A Legacy of Love Letters
Written by Shirlene Solomon
When I was pregnant with my first child, I decided that I would write my children letters about all the details of their lives.
When I was a child, I lived 1,500 miles from my grandparents and only saw them one or two times a year. My grandmother, whom we affectionately called Baba, was a wonderful woman. She was a part of God’s Church from her baptism in 1922.
One of the things I loved most about Baba is that she wrote me letters.
Baba was my pen pal for many years. From the piney woods of East Texas to the prairies of Canada, letters would arrive on a regular basis. She would tell me what kind of quilt she was making, what was growing in her garden, who was coming to visit and other details of her daily life.
It was a lovely way to learn about my heritage and family.
My legacy begins
I moved many times as a child, so many of the details of where I lived are very fuzzy for me. When I was pregnant with my first child, I decided that I would write my children letters so they could remember or learn about all the details in their lives. That’s when my legacy began.
I wrote to each child every month of my pregnancy, telling my unborn child how excited I was, what was going on in my life, and what it was like where we lived. Once my children were born, I wrote to them at least once a year.
Setting a few ground rules
I did have some ground rules for my letters to them.
For instance, I committed to never writing anything negative about them. I wrote down the cute things they said, what they liked to play, what it was like where we lived, and what was happening in the world at the time I wrote the letters.
I wrote these letters on whatever was handy at the moment.
The important thing is, I did write on or near every birthday. It helped me recall cute sayings that we use to this day in our family. One child’s failed attempt at kayaking at age 5 caused him to tell me he had “0 percent success rate at kayaking.” We say this jokingly in our family to this day.
Sometimes during moments of teenage angst, I would go back and read the letters I wrote. They were a summary of my love for my children, and they helped me realize that the struggles of the moment would pass, but my love would stand.
Gifting the letters
When my children graduated from high school, I gave them a box with these letters, their favorite book from childhood and a few other mementos. It is my hope that they will read through them in hard times and know how loved they really are. I hope that they will pass this on to their children and that, in a small way, my example can be an anchor for them.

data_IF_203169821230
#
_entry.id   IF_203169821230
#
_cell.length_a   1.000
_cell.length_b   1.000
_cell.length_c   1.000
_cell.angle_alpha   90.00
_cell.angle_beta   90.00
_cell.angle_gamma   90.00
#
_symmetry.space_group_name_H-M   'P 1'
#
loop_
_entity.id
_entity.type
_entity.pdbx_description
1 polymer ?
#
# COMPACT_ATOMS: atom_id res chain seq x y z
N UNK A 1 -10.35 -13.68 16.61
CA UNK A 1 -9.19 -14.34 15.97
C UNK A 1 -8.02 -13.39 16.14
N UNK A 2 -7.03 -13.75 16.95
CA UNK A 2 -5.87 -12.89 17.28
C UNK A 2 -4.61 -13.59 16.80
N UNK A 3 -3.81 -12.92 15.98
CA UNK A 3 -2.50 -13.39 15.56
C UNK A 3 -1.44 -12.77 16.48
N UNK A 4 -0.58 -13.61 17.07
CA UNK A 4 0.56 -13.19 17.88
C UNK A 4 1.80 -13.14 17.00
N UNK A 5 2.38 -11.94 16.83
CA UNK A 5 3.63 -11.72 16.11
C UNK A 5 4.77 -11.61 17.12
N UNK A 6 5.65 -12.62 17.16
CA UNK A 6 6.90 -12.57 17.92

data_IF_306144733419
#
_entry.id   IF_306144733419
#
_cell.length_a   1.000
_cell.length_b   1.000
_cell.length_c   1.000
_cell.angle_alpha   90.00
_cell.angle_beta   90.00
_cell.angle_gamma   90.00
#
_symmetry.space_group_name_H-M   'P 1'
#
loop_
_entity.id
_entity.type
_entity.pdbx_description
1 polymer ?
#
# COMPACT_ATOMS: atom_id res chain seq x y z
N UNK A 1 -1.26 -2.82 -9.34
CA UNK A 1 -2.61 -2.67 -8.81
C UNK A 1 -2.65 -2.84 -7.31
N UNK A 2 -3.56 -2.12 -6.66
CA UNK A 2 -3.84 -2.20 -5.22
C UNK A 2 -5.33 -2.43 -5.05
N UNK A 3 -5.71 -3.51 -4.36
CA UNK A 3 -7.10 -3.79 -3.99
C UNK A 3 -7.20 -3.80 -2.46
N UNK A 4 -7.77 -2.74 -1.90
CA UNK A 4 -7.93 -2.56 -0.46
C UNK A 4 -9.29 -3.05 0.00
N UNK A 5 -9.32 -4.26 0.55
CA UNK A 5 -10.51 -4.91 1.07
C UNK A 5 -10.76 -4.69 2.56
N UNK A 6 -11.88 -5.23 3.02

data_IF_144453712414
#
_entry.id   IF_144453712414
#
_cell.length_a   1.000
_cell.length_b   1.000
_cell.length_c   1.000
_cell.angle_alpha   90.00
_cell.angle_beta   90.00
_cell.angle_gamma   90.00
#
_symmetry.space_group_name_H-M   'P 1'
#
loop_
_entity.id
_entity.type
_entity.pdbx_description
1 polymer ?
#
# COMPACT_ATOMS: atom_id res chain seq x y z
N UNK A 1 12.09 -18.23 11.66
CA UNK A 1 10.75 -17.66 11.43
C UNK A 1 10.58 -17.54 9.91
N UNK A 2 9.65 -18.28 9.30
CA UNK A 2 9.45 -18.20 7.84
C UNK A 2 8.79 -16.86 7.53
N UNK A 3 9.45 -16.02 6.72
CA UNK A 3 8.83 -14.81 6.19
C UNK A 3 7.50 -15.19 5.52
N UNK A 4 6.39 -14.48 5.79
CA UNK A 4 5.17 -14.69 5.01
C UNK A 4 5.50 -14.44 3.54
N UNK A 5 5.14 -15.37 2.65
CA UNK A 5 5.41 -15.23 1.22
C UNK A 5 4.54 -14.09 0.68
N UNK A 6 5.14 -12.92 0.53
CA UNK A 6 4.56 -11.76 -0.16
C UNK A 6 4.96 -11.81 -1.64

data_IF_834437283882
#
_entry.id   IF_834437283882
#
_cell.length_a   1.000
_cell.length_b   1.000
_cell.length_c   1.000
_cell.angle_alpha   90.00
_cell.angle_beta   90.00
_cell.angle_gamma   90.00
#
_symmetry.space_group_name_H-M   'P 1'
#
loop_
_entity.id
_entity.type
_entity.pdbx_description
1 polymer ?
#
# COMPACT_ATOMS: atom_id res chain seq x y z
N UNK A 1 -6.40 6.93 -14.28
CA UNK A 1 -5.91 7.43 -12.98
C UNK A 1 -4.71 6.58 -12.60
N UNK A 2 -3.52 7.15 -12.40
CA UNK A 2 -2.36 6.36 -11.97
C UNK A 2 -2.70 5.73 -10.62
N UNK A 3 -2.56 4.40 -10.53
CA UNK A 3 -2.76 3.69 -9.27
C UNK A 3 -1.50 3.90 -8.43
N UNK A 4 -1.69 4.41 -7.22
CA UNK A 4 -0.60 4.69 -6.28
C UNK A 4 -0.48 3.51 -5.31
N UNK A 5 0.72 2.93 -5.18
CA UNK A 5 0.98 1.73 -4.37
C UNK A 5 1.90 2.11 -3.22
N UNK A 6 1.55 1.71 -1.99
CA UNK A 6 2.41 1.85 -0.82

The legacy continues
I am now raising a wonderful grandson and am continuing the legacy of letters to him. He is hilarious, and I write down all the cute things he says, what he is into at the moment, where we live, what we do and what is going on in the world.
I also try to highlight the blessings God has showered on us in the previous year. I want him to know that God has intervened in his life from an early age.
Starting your own legacy of love letters
I still have some of Baba’s letters. I am grateful for the unconditional love her letters are filled with and the insight they provide on my family. I hope my children and grandchildren will cherish theirs when they get older.
In the March/April 2014 issue of Discern magazine, Clyde Kilough wrote about “Leaving a Legacy for Your Grandchildren.”
“Grandparents who see their role as a responsibility and work to do it well will quickly realize the truth of Proverbs 17:6: ‘Children’s children are the crown of old men.’ They will find great reward in the unique type of delight, fulfillment and companionship that grandchildren offer. Bequeath to them a legacy—prepare for them the inheritance of a priceless relationship with you. Decades later, after they are grown and long after you are gone, they will continue to draw from your treasury everlasting memories of love, inspiration, direction, encouragement and wisdom.”
Whether you are a grandparent, mother or an aunt—it’s never too early or too late to start your own legacy of love letters.